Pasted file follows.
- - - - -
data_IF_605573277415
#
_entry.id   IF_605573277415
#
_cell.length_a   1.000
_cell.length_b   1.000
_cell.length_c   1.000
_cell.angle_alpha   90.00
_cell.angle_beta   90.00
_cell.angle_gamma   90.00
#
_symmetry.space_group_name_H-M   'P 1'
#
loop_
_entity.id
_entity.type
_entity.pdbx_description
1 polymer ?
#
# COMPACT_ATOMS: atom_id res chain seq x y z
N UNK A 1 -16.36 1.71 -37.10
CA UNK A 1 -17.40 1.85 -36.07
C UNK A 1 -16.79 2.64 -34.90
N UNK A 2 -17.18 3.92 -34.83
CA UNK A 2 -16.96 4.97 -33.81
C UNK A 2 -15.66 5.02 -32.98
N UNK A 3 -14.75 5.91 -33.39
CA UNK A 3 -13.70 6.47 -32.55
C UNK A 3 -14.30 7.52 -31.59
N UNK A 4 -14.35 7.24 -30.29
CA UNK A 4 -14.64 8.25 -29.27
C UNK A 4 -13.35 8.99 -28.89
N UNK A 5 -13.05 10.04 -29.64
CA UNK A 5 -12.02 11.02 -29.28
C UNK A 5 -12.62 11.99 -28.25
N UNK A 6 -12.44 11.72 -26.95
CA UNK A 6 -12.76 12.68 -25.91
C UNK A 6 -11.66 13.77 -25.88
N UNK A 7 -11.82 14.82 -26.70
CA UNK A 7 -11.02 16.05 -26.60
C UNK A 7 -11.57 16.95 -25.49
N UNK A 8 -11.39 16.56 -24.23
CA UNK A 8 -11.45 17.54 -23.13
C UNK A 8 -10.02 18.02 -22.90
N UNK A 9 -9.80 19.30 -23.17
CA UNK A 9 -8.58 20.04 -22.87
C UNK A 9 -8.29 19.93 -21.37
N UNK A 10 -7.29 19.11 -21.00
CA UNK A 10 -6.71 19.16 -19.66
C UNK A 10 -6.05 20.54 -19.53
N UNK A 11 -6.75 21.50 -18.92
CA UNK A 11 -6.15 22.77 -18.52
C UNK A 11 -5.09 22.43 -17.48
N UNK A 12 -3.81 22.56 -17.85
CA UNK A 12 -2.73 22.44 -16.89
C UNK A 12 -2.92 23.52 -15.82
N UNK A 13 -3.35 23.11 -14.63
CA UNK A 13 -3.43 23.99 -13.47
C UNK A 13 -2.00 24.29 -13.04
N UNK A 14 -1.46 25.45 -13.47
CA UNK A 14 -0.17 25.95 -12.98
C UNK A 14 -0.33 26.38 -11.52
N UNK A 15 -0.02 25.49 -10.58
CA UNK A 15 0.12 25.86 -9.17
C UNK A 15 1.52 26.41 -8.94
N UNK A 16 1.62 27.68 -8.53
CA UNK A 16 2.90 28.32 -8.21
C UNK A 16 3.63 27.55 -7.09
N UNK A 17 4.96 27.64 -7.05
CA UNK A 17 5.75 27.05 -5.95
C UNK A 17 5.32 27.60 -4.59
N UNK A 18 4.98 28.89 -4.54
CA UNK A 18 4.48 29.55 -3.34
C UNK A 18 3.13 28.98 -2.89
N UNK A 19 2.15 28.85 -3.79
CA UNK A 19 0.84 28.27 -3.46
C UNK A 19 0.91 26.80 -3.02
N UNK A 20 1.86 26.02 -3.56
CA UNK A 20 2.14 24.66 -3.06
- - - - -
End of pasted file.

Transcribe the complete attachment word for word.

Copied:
data_IF_605573277415
#
_entry.id   IF_605573277415
#
_cell.length_a   1.000
_cell.length_b   1.000
_cell.length_c   1.000
_cell.angle_alpha   90.00
_cell.angle_beta   90.00
_cell.angle_gamma   90.00
#
_symmetry.space_group_name_H-M   'P 1'
#
loop_
_entity.id
_entity.type
_entity.pdbx_description
1 polymer ?
#
# COMPACT_ATOMS: atom_id res chain seq x y z
N UNK A 1 -16.36 1.71 -37.10
CA UNK A 1 -17.40 1.85 -36.07
C UNK A 1 -16.79 2.64 -34.90
N UNK A 2 -17.18 3.92 -34.83
CA UNK A 2 -16.96 4.97 -33.81
C UNK A 2 -15.66 5.02 -32.98
N UNK A 3 -14.75 5.91 -33.39
CA UNK A 3 -13.70 6.47 -32.55
C UNK A 3 -14.30 7.52 -31.59
N UNK A 4 -14.35 7.24 -30.29
CA UNK A 4 -14.64 8.25 -29.27
C UNK A 4 -13.35 8.99 -28.89
N UNK A 5 -13.05 10.04 -29.64
CA UNK A 5 -12.02 11.02 -29.28
C UNK A 5 -12.62 11.99 -28.25
N UNK A 6 -12.44 11.72 -26.95
CA UNK A 6 -12.76 12.68 -25.91
C UNK A 6 -11.66 13.77 -25.88
N UNK A 7 -11.82 14.82 -26.70
CA UNK A 7 -11.02 16.05 -26.60
C UNK A 7 -11.57 16.95 -25.49
N UNK A 8 -11.39 16.56 -24.23
CA UNK A 8 -11.45 17.54 -23.13
C UNK A 8 -10.02 18.02 -22.90
N UNK A 9 -9.80 19.30 -23.17
CA UNK A 9 -8.58 20.04 -22.87
C UNK A 9 -8.29 19.93 -21.37
N UNK A 10 -7.29 19.11 -21.00
CA UNK A 10 -6.71 19.16 -19.66
C UNK A 10 -6.05 20.54 -19.53
N UNK A 11 -6.75 21.50 -18.92
CA UNK A 11 -6.15 22.77 -18.52
C UNK A 11 -5.09 22.43 -17.48
N UNK A 12 -3.81 22.56 -17.85
CA UNK A 12 -2.73 22.44 -16.89
C UNK A 12 -2.92 23.52 -15.82
N UNK A 13 -3.35 23.11 -14.63
CA UNK A 13 -3.43 23.99 -13.47
C UNK A 13 -2.00 24.29 -13.04
N UNK A 14 -1.46 25.45 -13.47
CA UNK A 14 -0.17 25.95 -12.98
C UNK A 14 -0.33 26.38 -11.52
N UNK A 15 -0.02 25.49 -10.58
CA UNK A 15 0.12 25.86 -9.17
C UNK A 15 1.52 26.41 -8.94
N UNK A 16 1.62 27.68 -8.53
CA UNK A 16 2.90 28.32 -8.21
C UNK A 16 3.63 27.55 -7.09
N UNK A 17 4.96 27.64 -7.05
CA UNK A 17 5.75 27.05 -5.95
C UNK A 17 5.32 27.60 -4.59
N UNK A 18 4.98 28.89 -4.54
CA UNK A 18 4.48 29.55 -3.34
C UNK A 18 3.13 28.98 -2.89
N UNK A 19 2.15 28.85 -3.79
CA UNK A 19 0.84 28.27 -3.46
C UNK A 19 0.91 26.80 -3.02
N UNK A 20 1.86 26.02 -3.56
CA UNK A 20 2.14 24.66 -3.06